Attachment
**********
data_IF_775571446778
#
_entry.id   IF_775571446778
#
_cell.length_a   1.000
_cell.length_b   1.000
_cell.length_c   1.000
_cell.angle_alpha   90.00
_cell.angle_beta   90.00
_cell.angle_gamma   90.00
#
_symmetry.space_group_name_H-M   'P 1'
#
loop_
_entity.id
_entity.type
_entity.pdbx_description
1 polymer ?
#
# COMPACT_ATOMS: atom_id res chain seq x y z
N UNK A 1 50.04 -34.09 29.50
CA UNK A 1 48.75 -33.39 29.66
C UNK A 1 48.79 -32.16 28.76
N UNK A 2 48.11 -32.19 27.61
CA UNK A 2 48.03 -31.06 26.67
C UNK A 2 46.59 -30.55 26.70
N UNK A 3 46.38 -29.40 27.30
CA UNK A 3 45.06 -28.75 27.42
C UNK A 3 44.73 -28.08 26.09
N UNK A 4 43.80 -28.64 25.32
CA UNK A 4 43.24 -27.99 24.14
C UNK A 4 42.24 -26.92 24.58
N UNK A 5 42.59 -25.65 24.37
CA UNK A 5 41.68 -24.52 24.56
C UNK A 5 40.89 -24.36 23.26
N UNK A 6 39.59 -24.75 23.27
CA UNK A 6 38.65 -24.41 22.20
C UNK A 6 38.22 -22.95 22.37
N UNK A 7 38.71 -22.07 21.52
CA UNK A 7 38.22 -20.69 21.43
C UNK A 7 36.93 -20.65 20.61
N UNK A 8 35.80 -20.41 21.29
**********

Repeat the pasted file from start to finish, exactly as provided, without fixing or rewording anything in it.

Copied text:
data_IF_775571446778
#
_entry.id   IF_775571446778
#
_cell.length_a   1.000
_cell.length_b   1.000
_cell.length_c   1.000
_cell.angle_alpha   90.00
_cell.angle_beta   90.00
_cell.angle_gamma   90.00
#
_symmetry.space_group_name_H-M   'P 1'
#
loop_
_entity.id
_entity.type
_entity.pdbx_description
1 polymer ?
#
# COMPACT_ATOMS: atom_id res chain seq x y z
N UNK A 1 50.04 -34.09 29.50
CA UNK A 1 48.75 -33.39 29.66
C UNK A 1 48.79 -32.16 28.76
N UNK A 2 48.11 -32.19 27.61
CA UNK A 2 48.03 -31.06 26.67
C UNK A 2 46.59 -30.55 26.70
N UNK A 3 46.38 -29.40 27.30
CA UNK A 3 45.06 -28.75 27.42
C UNK A 3 44.73 -28.08 26.09
N UNK A 4 43.80 -28.64 25.32
CA UNK A 4 43.24 -27.99 24.14
C UNK A 4 42.24 -26.92 24.58
N UNK A 5 42.59 -25.65 24.37
CA UNK A 5 41.68 -24.52 24.56
C UNK A 5 40.89 -24.36 23.26
N UNK A 6 39.59 -24.75 23.27
CA UNK A 6 38.65 -24.41 22.20
C UNK A 6 38.22 -22.95 22.37
N UNK A 7 38.71 -22.07 21.52
CA UNK A 7 38.22 -20.69 21.43
C UNK A 7 36.93 -20.65 20.61
N UNK A 8 35.80 -20.41 21.29